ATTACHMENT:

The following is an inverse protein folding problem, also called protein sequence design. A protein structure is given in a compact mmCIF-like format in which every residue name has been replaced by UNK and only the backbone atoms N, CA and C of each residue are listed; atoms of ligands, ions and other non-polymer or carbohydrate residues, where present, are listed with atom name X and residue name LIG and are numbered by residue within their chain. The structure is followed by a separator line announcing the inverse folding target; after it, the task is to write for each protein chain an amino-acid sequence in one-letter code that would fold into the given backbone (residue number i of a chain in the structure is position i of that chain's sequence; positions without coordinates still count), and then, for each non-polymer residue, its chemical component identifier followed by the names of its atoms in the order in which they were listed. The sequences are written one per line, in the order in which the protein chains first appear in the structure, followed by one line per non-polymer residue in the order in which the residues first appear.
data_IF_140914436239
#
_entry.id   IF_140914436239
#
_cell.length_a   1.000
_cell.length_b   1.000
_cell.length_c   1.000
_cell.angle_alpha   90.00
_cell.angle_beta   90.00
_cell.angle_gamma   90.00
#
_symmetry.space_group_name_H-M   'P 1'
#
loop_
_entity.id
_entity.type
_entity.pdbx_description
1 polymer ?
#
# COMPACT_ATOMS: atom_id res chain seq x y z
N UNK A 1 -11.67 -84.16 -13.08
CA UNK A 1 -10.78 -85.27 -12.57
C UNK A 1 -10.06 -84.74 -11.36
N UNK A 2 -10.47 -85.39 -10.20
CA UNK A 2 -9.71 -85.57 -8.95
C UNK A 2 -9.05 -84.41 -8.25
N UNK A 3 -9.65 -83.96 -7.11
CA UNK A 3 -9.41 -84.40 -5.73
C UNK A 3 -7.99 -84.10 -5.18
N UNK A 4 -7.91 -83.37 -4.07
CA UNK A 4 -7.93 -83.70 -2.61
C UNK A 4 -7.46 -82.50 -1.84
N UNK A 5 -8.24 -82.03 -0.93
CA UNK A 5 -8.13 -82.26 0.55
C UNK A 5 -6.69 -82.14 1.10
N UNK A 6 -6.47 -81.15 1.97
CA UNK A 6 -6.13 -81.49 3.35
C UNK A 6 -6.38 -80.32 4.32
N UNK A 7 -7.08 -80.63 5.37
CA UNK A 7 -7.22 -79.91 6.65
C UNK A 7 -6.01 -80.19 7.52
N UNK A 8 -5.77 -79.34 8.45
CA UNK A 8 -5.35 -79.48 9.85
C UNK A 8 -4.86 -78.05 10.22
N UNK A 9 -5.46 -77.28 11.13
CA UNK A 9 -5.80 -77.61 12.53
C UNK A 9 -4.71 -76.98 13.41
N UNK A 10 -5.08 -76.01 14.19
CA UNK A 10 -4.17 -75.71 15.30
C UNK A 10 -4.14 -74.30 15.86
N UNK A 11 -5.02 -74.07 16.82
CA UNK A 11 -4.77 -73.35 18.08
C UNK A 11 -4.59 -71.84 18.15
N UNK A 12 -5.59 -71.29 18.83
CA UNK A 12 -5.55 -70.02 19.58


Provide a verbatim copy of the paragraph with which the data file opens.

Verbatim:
The following is an inverse protein folding problem, also called protein sequence design. A protein structure is given in a compact mmCIF-like format in which every residue name has been replaced by UNK and only the backbone atoms N, CA and C of each residue are listed; atoms of ligands, ions and other non-polymer or carbohydrate residues, where present, are listed with atom name X and residue name LIG and are numbered by residue within their chain. The structure is followed by a separator line announcing the inverse folding target; after it, the task is to write for each protein chain an amino-acid sequence in one-letter code that would fold into the given backbone (residue number i of a chain in the structure is position i of that chain's sequence; positions without coordinates still count), and then, for each non-polymer residue, its chemical component identifier followed by the names of its atoms in the order in which they were listed. The sequences are written one per line, in the order in which the protein chains first appear in the structure, followed by one line per non-polymer residue in the order in which the residues first appear.